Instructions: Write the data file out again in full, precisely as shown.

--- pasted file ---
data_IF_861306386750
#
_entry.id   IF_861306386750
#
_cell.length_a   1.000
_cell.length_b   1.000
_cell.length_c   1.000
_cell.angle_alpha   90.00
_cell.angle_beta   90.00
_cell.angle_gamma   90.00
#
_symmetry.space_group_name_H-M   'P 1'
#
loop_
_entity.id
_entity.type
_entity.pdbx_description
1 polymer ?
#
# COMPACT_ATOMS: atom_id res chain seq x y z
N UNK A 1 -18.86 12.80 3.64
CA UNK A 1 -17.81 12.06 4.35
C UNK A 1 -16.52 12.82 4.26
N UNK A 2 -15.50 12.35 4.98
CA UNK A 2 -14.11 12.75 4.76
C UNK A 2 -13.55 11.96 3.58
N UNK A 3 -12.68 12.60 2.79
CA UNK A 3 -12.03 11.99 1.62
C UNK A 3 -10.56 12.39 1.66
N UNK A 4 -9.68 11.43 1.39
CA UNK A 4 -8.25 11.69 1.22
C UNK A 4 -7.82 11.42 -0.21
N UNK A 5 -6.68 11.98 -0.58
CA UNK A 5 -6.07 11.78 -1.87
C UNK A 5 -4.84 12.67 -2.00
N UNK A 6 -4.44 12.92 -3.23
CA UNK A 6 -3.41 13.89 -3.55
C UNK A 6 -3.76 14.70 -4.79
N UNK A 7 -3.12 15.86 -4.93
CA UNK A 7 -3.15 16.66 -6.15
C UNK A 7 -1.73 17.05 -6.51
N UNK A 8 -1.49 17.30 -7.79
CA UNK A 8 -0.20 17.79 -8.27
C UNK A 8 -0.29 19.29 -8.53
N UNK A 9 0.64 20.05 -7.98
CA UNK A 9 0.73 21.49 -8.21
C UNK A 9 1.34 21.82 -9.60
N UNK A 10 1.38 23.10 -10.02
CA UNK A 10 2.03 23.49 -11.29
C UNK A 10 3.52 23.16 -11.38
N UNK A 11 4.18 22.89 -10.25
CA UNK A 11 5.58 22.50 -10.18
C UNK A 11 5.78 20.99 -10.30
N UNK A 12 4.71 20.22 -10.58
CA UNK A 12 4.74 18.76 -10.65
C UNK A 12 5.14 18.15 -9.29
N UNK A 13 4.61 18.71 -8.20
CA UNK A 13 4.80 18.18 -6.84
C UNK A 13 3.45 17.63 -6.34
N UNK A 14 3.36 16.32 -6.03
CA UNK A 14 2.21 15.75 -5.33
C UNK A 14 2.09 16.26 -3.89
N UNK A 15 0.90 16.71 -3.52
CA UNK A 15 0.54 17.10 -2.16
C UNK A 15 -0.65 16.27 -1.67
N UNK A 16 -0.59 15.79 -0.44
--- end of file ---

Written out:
data_IF_861306386750
#
_entry.id   IF_861306386750
#
_cell.length_a   1.000
_cell.length_b   1.000
_cell.length_c   1.000
_cell.angle_alpha   90.00
_cell.angle_beta   90.00
_cell.angle_gamma   90.00
#
_symmetry.space_group_name_H-M   'P 1'
#
loop_
_entity.id
_entity.type
_entity.pdbx_description
1 polymer ?
#
# COMPACT_ATOMS: atom_id res chain seq x y z
N UNK A 1 -18.86 12.80 3.64
CA UNK A 1 -17.81 12.06 4.35
C UNK A 1 -16.52 12.82 4.26
N UNK A 2 -15.50 12.35 4.98
CA UNK A 2 -14.11 12.75 4.76
C UNK A 2 -13.55 11.96 3.58
N UNK A 3 -12.68 12.60 2.79
CA UNK A 3 -12.03 11.99 1.62
C UNK A 3 -10.56 12.39 1.66
N UNK A 4 -9.68 11.43 1.39
CA UNK A 4 -8.25 11.69 1.22
C UNK A 4 -7.82 11.42 -0.21
N UNK A 5 -6.68 11.98 -0.58
CA UNK A 5 -6.07 11.78 -1.87
C UNK A 5 -4.84 12.67 -2.00
N UNK A 6 -4.44 12.92 -3.23
CA UNK A 6 -3.41 13.89 -3.55
C UNK A 6 -3.76 14.70 -4.79
N UNK A 7 -3.12 15.86 -4.93
CA UNK A 7 -3.15 16.66 -6.15
C UNK A 7 -1.73 17.05 -6.51
N UNK A 8 -1.49 17.30 -7.79
CA UNK A 8 -0.20 17.79 -8.27
C UNK A 8 -0.29 19.29 -8.53
N UNK A 9 0.64 20.05 -7.98
CA UNK A 9 0.73 21.49 -8.21
C UNK A 9 1.34 21.82 -9.60
N UNK A 10 1.38 23.10 -10.02
CA UNK A 10 2.03 23.49 -11.29
C UNK A 10 3.52 23.16 -11.38
N UNK A 11 4.18 22.89 -10.25
CA UNK A 11 5.58 22.50 -10.18
C UNK A 11 5.78 20.99 -10.30
N UNK A 12 4.71 20.22 -10.58
CA UNK A 12 4.74 18.76 -10.65
C UNK A 12 5.14 18.15 -9.29
N UNK A 13 4.61 18.71 -8.20
CA UNK A 13 4.80 18.18 -6.84
C UNK A 13 3.45 17.63 -6.34
N UNK A 14 3.36 16.32 -6.03
CA UNK A 14 2.21 15.75 -5.33
C UNK A 14 2.09 16.26 -3.89
N UNK A 15 0.90 16.71 -3.52
CA UNK A 15 0.54 17.10 -2.16
C UNK A 15 -0.65 16.27 -1.67
N UNK A 16 -0.59 15.79 -0.44